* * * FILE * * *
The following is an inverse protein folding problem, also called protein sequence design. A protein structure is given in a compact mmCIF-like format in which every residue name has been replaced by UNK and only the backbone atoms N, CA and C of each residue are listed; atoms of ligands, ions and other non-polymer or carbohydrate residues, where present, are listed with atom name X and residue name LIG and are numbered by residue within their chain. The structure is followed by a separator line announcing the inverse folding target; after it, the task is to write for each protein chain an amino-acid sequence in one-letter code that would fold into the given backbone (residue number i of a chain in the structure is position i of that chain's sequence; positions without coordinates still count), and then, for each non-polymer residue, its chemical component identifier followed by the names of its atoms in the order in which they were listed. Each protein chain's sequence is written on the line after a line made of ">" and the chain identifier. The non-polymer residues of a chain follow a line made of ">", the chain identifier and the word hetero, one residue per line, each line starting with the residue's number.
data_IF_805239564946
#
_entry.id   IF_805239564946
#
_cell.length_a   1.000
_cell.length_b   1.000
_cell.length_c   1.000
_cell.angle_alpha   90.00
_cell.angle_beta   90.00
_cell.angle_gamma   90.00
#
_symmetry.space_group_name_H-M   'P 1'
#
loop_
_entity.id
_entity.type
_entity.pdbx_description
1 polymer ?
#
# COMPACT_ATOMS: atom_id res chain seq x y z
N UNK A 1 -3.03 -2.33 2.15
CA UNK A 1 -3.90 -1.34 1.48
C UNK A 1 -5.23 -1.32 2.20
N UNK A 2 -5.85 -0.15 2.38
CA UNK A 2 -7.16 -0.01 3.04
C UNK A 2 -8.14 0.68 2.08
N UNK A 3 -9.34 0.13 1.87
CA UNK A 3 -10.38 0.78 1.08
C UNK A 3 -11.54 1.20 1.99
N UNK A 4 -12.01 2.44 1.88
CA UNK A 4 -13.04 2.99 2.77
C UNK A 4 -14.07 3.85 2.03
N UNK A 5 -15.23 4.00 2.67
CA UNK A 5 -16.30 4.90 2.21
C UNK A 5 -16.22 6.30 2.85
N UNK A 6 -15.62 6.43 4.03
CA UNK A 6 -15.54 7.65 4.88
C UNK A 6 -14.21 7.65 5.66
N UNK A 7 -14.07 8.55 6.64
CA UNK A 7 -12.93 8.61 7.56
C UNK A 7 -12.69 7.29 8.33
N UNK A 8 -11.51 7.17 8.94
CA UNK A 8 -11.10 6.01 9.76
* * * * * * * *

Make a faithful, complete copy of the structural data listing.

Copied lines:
The following is an inverse protein folding problem, also called protein sequence design. A protein structure is given in a compact mmCIF-like format in which every residue name has been replaced by UNK and only the backbone atoms N, CA and C of each residue are listed; atoms of ligands, ions and other non-polymer or carbohydrate residues, where present, are listed with atom name X and residue name LIG and are numbered by residue within their chain. The structure is followed by a separator line announcing the inverse folding target; after it, the task is to write for each protein chain an amino-acid sequence in one-letter code that would fold into the given backbone (residue number i of a chain in the structure is position i of that chain's sequence; positions without coordinates still count), and then, for each non-polymer residue, its chemical component identifier followed by the names of its atoms in the order in which they were listed. Each protein chain's sequence is written on the line after a line made of ">" and the chain identifier. The non-polymer residues of a chain follow a line made of ">", the chain identifier and the word hetero, one residue per line, each line starting with the residue's number.
data_IF_805239564946
#
_entry.id   IF_805239564946
#
_cell.length_a   1.000
_cell.length_b   1.000
_cell.length_c   1.000
_cell.angle_alpha   90.00
_cell.angle_beta   90.00
_cell.angle_gamma   90.00
#
_symmetry.space_group_name_H-M   'P 1'
#
loop_
_entity.id
_entity.type
_entity.pdbx_description
1 polymer ?
#
# COMPACT_ATOMS: atom_id res chain seq x y z
N UNK A 1 -3.03 -2.33 2.15
CA UNK A 1 -3.90 -1.34 1.48
C UNK A 1 -5.23 -1.32 2.20
N UNK A 2 -5.85 -0.15 2.38
CA UNK A 2 -7.16 -0.01 3.04
C UNK A 2 -8.14 0.68 2.08
N UNK A 3 -9.34 0.13 1.87
CA UNK A 3 -10.38 0.78 1.08
C UNK A 3 -11.54 1.20 1.99
N UNK A 4 -12.01 2.44 1.88
CA UNK A 4 -13.04 2.99 2.77
C UNK A 4 -14.07 3.85 2.03
N UNK A 5 -15.23 4.00 2.67
CA UNK A 5 -16.30 4.90 2.21
C UNK A 5 -16.22 6.30 2.85
N UNK A 6 -15.62 6.43 4.03
CA UNK A 6 -15.54 7.65 4.88
C UNK A 6 -14.21 7.65 5.66
N UNK A 7 -14.07 8.55 6.64
CA UNK A 7 -12.93 8.61 7.56
C UNK A 7 -12.69 7.29 8.33
N UNK A 8 -11.51 7.17 8.94
CA UNK A 8 -11.10 6.01 9.76